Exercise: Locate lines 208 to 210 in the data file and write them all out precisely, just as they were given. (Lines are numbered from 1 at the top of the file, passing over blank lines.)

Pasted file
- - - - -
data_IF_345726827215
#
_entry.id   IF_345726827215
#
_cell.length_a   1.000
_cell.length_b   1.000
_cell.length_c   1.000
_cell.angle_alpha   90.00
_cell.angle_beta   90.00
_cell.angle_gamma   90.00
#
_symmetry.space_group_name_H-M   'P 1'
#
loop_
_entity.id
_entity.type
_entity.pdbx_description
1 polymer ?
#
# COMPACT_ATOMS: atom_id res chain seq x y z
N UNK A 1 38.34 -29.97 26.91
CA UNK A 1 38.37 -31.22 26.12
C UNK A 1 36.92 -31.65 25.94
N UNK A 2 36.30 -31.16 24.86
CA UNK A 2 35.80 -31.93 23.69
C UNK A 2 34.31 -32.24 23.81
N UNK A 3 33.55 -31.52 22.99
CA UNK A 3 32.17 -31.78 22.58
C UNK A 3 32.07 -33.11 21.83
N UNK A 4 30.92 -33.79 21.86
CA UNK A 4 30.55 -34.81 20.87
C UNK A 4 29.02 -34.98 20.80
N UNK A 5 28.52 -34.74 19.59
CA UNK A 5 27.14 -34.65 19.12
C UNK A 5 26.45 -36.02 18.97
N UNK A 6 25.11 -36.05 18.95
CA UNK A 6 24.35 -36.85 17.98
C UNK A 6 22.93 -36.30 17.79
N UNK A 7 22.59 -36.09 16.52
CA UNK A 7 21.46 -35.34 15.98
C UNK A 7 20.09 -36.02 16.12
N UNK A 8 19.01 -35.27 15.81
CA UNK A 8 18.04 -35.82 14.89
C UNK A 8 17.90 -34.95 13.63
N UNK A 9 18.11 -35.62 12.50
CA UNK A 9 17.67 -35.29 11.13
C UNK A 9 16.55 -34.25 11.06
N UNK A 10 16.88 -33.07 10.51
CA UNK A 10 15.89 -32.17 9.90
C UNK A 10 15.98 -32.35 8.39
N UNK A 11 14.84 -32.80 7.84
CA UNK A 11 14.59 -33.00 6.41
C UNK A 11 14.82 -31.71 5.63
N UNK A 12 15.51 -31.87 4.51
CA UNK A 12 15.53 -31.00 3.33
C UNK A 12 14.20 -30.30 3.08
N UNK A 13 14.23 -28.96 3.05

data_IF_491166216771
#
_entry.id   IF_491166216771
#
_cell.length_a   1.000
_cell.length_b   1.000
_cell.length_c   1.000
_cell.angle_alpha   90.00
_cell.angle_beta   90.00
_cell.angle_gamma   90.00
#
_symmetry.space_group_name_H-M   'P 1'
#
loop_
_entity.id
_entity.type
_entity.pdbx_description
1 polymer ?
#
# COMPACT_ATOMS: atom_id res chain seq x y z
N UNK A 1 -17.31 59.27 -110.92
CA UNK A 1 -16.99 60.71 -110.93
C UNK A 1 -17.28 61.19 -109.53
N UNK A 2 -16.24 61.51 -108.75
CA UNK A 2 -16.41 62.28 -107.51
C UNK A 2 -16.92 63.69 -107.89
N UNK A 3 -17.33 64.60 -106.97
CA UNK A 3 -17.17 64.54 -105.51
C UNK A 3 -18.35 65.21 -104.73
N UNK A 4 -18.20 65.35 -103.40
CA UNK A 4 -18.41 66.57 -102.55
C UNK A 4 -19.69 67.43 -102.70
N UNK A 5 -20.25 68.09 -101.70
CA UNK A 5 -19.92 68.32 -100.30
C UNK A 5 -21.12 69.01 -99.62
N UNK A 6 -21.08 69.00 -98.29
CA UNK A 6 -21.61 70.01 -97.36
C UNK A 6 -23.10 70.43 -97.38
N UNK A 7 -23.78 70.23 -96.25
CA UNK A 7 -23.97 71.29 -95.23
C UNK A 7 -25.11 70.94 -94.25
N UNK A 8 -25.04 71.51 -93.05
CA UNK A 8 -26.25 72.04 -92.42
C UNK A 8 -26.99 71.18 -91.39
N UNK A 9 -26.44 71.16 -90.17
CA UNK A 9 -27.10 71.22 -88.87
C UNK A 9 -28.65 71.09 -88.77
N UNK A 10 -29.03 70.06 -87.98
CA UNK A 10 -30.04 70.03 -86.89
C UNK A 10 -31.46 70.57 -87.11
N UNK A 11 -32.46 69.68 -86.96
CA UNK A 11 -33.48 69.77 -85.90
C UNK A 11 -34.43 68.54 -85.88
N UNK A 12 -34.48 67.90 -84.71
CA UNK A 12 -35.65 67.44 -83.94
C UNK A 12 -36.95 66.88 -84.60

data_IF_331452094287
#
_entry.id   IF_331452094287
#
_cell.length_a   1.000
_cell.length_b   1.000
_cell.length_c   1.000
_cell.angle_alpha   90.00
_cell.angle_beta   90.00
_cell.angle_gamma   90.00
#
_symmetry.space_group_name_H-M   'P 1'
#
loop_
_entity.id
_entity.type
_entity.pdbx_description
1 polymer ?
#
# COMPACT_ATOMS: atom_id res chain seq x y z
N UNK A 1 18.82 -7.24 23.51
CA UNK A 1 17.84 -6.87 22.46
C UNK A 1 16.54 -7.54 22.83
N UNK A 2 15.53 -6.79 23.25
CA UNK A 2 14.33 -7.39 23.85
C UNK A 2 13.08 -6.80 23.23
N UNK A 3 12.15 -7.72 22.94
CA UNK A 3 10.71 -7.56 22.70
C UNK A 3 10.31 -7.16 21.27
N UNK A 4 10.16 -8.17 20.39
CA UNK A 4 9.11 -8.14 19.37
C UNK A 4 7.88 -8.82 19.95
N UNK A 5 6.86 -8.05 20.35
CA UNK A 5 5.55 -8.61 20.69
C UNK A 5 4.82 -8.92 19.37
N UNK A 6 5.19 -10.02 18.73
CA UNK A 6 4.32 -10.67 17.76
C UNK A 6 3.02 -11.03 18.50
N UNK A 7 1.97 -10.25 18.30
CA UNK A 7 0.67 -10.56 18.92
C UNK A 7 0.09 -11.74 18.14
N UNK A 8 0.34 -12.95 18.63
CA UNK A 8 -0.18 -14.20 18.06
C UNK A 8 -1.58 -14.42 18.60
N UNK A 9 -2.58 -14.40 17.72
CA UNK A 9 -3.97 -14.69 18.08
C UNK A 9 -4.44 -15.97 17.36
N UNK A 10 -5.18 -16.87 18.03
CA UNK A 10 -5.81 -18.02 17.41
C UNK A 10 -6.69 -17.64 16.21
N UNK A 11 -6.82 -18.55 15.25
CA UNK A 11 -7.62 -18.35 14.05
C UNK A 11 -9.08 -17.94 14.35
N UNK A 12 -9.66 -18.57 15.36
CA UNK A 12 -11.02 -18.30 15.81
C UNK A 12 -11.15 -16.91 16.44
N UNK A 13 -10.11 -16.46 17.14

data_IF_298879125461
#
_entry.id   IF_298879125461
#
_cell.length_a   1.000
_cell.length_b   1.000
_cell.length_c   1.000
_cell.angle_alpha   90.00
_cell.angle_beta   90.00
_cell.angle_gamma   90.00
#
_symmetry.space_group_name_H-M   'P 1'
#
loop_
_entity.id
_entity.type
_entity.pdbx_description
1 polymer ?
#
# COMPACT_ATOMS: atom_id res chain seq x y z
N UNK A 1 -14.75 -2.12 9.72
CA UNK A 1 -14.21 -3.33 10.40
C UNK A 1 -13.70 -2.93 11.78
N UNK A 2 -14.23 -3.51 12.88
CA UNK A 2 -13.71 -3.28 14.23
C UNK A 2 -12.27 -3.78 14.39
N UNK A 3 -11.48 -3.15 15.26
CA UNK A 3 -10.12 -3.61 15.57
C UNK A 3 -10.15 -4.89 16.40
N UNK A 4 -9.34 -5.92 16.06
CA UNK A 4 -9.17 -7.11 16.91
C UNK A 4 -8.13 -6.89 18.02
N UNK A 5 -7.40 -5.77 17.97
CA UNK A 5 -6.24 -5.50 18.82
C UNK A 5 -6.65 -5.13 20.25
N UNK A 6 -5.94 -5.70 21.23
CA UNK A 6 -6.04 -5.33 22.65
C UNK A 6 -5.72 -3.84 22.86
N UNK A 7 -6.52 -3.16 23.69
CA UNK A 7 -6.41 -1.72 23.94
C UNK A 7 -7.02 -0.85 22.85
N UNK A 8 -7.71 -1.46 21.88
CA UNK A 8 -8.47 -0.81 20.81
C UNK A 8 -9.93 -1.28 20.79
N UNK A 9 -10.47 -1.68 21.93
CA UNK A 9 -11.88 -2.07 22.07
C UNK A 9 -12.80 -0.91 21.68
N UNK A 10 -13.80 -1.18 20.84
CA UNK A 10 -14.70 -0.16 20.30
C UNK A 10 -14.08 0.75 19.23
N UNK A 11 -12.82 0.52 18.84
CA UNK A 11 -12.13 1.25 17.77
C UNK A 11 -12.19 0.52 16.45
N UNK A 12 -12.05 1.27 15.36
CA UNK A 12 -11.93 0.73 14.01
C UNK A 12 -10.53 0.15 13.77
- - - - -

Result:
C UNK A 6 -5.72 -3.84 22.86
N UNK A 7 -6.52 -3.16 23.69
CA UNK A 7 -6.41 -1.72 23.94